When talking with nonprofit—or better yet, “for purpose”-- leaders about their fundraising activities, I am frequently reminded of a nugget I learned in a sales training course earlier in my career: “You have two ears and one mouth for a reason.” Simple, but true, this observation is the key to building a solid foundation for your nonprofit, and the most important skill for engaging support from volunteers and donors is the skill of listening.
After analyzing their donor and volunteer data, many nonprofits would admit that that their fundraising buckets have small (or even major) leaks, making it almost impossible to keep funding at optimum levels. Analysis of donor data will most likely show that even when year-over-year giving is holding steady or growing, the individual’s making those investments in the organization are a shifting group—with a larger-than-desirable percentage of donors falling way and a new crop coming in to make up the difference each year. As any fundraiser will tell you, that’s a lot of work. In fact, studies estimate it takes from eight to ten times the effort to land a new donor as it does to keep a current one, so a revolving door burns important resources
What does it take to counteract that trend and create a stable, growing group of engaged supporters? Here are three keys to get you started:
Key 1: Engage in real, meaningful listening interaction with your supporters. This does not mean spamming their inbox with a general newsletter, posting a generic survey on Social Media, or sending them an email with a generic ask. It does mean making a plan that allows you to assign the appropriate resource and strategy to each individual—with the primary objective of learning how the passions, needs, and concerns of the individual donor connect to the mission and needs of your organization. You'll unlock the key to turning them into valuable resources to influence others. And, once your have identified the universe of those individual needs, you will be able to group people and make your engagement messaging a better fit.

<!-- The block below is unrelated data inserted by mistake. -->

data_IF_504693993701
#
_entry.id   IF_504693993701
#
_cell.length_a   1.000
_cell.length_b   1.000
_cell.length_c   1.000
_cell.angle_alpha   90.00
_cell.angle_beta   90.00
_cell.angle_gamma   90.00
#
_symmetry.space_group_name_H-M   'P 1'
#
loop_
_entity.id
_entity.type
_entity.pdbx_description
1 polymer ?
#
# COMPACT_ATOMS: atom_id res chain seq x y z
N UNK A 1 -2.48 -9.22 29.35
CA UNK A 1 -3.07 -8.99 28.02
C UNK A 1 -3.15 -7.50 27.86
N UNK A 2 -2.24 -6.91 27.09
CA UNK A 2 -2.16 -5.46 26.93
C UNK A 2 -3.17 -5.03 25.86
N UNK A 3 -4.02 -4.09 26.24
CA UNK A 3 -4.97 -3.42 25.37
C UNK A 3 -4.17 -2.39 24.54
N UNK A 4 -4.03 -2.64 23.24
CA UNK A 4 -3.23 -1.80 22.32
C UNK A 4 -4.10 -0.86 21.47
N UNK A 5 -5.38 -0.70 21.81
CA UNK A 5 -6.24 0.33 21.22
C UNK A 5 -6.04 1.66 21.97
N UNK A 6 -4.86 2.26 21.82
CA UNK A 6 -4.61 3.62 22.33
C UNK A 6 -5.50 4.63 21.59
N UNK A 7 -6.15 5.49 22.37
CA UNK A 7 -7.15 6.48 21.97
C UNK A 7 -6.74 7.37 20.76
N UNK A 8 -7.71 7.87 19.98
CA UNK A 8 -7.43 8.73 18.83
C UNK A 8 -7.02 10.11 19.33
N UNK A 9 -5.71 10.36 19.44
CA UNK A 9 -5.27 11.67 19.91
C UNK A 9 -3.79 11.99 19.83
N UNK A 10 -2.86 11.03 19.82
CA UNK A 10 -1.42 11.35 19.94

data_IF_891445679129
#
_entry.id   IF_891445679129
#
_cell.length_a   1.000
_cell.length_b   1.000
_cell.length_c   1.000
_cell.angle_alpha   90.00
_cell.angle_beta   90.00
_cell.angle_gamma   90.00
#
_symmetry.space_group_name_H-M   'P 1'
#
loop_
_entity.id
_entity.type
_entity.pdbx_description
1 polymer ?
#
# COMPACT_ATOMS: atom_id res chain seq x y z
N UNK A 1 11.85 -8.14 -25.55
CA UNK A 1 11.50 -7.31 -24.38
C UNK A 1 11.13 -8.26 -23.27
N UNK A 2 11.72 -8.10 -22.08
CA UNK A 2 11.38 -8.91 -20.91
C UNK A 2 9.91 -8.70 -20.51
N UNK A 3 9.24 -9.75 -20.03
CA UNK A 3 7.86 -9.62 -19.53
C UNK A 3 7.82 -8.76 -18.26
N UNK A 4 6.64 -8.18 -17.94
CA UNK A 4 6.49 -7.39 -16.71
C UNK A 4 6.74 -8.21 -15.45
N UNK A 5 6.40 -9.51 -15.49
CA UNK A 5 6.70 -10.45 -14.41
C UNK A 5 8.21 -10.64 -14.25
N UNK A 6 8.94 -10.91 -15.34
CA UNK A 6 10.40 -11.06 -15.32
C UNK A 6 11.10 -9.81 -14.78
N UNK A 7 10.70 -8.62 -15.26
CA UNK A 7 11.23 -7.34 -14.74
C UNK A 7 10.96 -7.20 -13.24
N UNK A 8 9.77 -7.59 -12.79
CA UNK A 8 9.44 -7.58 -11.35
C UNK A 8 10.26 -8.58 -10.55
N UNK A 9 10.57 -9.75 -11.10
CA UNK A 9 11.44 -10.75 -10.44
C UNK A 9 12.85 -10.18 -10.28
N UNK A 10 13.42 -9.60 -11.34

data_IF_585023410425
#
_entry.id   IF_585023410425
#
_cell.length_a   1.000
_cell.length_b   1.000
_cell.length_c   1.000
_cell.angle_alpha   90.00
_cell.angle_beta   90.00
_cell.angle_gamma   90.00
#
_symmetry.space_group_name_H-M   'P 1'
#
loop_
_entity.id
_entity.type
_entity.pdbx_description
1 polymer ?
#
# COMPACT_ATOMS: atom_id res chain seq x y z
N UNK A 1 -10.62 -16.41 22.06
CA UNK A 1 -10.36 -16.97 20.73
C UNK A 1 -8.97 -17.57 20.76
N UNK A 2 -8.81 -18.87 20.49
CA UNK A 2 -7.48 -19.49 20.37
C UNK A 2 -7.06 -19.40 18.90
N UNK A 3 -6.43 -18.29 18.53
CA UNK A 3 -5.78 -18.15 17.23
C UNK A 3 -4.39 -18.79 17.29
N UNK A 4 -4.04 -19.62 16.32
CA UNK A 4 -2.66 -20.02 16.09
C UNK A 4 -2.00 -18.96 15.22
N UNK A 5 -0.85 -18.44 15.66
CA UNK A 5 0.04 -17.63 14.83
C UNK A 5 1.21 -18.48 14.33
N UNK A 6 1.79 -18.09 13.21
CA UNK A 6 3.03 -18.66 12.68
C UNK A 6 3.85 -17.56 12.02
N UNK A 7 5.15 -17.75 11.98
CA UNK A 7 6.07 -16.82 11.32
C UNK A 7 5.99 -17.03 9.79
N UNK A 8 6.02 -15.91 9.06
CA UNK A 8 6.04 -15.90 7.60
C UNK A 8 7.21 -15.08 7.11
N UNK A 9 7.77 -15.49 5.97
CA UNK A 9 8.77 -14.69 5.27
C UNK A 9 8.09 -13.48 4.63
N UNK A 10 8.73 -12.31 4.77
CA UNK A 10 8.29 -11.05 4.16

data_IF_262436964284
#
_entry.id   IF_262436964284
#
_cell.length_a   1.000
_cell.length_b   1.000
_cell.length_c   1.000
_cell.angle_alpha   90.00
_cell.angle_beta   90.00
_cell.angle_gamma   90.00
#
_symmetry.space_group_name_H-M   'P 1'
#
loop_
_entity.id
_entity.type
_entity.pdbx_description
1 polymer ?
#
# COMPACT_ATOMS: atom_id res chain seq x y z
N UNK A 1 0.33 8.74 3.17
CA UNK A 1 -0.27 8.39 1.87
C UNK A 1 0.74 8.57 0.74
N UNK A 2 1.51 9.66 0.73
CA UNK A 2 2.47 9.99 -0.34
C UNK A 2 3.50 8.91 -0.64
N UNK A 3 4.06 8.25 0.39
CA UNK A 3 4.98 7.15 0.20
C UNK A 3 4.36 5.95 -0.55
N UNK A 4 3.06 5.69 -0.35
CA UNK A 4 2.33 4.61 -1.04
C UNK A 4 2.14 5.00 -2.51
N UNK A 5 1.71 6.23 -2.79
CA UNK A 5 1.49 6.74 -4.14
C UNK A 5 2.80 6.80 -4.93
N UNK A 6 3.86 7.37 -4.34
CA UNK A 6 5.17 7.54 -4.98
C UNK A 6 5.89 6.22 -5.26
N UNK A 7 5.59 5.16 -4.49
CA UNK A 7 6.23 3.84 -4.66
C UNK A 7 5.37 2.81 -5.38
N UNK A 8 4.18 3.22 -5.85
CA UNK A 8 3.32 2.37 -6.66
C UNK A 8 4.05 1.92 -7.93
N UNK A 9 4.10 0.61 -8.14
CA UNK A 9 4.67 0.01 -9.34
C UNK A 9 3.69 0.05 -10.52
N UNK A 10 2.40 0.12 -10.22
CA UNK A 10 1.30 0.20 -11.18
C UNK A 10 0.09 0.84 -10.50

Key 2: Divide and conquer by customizing your approach. Maximize your resources by deploying them where their skills will have the highest return on investment. Large donors deserve the attention of your Executive Director and most experienced and skilled Board Members. Other might be willing to provide the information you need via a phone call, customized Internet survey, or well-designed focus group. The key here is planning. Time is becoming an extremely valuable commodity, and people are quick to dismiss an unsolicited call, a poorly designed survey, or a blanket request.
Key 3: Give everyone on your engagement team the training and tools they need to do the job confidently and effectively. For example, Board Members, past and present, are a great resource, but I find they are often reluctant to participate or discouraged by past efforts. Being a good listener and making sense of what you hear is often the result of engaging in deep listening—where the listener uses prompts to get beneath initial comments and learn more about the true motivations and desires. Helping fund-and-friend-raisers succeed in their efforts will increase the odds that you get the data you need to rationalize your messaging and connect to more contacts going forward. You might do this by structuring their conversations, pairing them with an experienced fundraiser, providing templates they can use to record and share the information you need to create more effective fundraising campaigns going forward.